THE FOLLOWING IS AN EXCERPT FROM "College women’s leadership self-efficacy: An examination through the framework of emotionally intelligent leadership," ORIGINALLY PUBLISHED IN VOLUME 11, ISSUE 1 OF THE NASPA JOURNAL ABOUT WOMEN IN HIGHER EDUCATION.
How women understand and practice leadership is a growing focus in research and in practice. This study was the first of its kind to examine different variables that drive college women’s leadership self-efficacy. The researchers sought to identify which of the 19 capacities of emotionally intelligent leadership (EIL) are significant drivers of college women’s leadership self-efficacy. Four EIL capacities emerged as significant: initiative, facilitating change, developing relationships, and managing conflict. The findings and discussion include specific strategies to support college women’s leadership development and suggest further exploration of gender disparities in college student leadership development.
Much discourse in higher education today focuses on gender differences and disparities among students enrolled in colleges and universities. It is common knowledge that women, as compared to men, attend colleges and universities at higher rates and are more successful on a number of academic measures (Eagan et al., 2016; Eagly & Carli, 2007; Sax, 2008). Although some may assume there is no longer a need to focus specifically on college women, a number of challenges for college women exist that warrant attention (Allan, 2011; Haber-Curran & Linder, 2015). Among these challenges is women’s confidence in their skills and abilities. Research suggests that “first-year college women rate themselves lower than men on nearly every self-rating related to academic or intellectual confidence” (Sax, 2008, p. 25). Yet, college women demonstrate high scores on many academic outcomes, such as academic orientation, academic achievement, time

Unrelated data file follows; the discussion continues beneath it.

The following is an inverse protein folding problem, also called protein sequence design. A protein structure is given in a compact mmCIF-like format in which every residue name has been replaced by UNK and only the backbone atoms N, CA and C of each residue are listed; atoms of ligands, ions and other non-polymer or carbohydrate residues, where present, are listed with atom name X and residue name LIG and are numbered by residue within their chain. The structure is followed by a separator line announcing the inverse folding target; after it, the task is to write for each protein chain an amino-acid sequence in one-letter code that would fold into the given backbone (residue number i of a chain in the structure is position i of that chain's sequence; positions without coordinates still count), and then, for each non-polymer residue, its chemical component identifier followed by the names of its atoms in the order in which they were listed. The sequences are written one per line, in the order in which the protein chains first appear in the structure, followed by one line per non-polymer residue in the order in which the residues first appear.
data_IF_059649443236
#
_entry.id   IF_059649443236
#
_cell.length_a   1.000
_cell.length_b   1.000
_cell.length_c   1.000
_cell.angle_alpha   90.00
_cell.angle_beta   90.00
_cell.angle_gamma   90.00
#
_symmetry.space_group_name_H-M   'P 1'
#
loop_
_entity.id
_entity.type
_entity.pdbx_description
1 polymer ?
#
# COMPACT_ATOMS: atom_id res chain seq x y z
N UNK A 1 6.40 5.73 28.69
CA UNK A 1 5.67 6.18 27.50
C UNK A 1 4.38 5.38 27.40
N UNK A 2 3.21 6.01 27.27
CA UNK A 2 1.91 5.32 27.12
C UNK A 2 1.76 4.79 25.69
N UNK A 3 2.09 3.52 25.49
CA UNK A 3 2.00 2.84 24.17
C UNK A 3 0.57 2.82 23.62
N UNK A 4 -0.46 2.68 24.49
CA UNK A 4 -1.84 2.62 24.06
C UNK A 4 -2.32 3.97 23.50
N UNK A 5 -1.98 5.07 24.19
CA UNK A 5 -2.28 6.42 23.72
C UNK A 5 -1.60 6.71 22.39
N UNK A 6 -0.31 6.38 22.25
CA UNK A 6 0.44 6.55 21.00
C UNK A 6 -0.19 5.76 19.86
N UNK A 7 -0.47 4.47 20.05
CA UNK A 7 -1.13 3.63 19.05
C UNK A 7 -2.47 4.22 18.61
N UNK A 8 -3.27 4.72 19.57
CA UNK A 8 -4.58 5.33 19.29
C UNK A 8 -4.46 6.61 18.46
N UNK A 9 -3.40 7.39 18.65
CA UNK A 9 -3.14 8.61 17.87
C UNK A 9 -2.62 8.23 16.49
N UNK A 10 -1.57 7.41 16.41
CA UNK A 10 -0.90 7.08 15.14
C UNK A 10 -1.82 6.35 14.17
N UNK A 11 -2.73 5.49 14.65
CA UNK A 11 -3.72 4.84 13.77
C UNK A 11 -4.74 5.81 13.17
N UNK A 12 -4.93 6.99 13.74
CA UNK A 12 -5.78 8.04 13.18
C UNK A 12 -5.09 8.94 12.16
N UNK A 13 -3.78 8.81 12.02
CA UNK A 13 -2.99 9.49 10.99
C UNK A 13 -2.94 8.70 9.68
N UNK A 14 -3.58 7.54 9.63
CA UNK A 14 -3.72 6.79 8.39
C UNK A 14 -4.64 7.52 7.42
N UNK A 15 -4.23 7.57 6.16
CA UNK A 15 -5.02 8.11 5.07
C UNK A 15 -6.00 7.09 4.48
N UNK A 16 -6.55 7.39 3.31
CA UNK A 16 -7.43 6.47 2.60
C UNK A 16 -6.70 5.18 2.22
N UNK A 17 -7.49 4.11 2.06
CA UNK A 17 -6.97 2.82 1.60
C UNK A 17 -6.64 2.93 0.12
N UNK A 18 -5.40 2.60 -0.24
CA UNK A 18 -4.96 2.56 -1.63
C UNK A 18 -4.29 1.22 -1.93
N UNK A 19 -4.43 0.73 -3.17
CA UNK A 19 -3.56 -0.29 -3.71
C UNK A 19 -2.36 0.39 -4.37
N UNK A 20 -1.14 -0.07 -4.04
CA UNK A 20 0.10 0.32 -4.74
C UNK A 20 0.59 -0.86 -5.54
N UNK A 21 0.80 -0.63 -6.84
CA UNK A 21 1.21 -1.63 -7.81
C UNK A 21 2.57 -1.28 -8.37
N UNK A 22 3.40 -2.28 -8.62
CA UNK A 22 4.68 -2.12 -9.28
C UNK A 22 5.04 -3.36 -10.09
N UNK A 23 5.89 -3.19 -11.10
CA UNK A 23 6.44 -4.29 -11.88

spent studying, and time spent talking with teachers (Allan, 2011; Eagan et al., 2016; National Survey on Student Engagement [NSSE], 2016; Sax, 2008).
Literature suggests that women often underestimate their skills and abilities (Allan, 2011; Sadker & Zittleman, 2009; Sax, 2008). Likewise, women and girls often attribute their successes to effort and hard work, while men and boys often attribute their successes to ability (Sadker & Zittleman, 2009). Interestingly, when women and girls fail, they often associate their failure with lack of ability as opposed to lack of effort (Sadker & Zittleman, 2009). Other research suggests that how women and girls are socialized contributes to their tendency to underestimate their abilities and downplay their success (Eagly & Carli, 2007; Sax, 2008). “Girls, especially smart girls, learn to underestimate their ability” (Sadker & Zittleman, 2009, p. 122) and come to believe they have to work harder than boys to be successful. Additionally, women often experience the imposter syndrome, whereby they doubt themselves, underestimate their abilities, and essentially feel like a fraud or imposter, even when they have past experiences and skillsets that suggest they will be successful (Young, 2011).
One area with pronounced evidence reflecting this pattern of women underestimating their abilities and demonstrating less efficacy, yet demonstrating strong competence, is in the area of women’s leadership (Calizo, Cilente, & Komives, 2007; Hoyt, 2005; McCormick, Tanguma, & Lopez-Forment, 2002). Low self-efficacy for leadership has negative consequences, such as negatively affecting one’s thought processes, beliefs, behaviors, leadership motivation, and leadership performance (Bass, 1990; Denzine, 1999; Dugan, Kodama, & Correia, 2013).
Leadership development is a prevalent goal and outcome of higher education (Keeling, 2004), and many leadership programs, both cocurricular and curricular, exist on college cam- puses with the aim of developing college student leadership (Komives, Dugan, Owen, Slack, & Wagner, 2011). In fact, some leadership programs exist on college campuses with a particular focus on women’s leadership development, responding to such issues of women’s underrepre- sentation in leadership and gendered expectations of leadership (Haber-Curran & Sulpizio, 2017; Lovette-Colyer & Lovette-Colyer, 2017). Acknowledging the powerful role that self-efficacy can have in individuals’ leadership development, as programs and curriculum are developed, women’s leadership self-efficacy is a concept worth further exploring.
The purpose of this study was to identify the capacities of emotionally intelligent leadership that drive college women’s leadership self-efficacy. We begin with a review of the literature on leadership self-efficacy, women’s leadership self-efficacy, and emotionally intelligent leadership. We proceed with the methodology and share findings from the study, identifying significant drivers of college women’s leadership self-efficacy. The discussion sheds light onto advancing college women’s leadership through practice and research.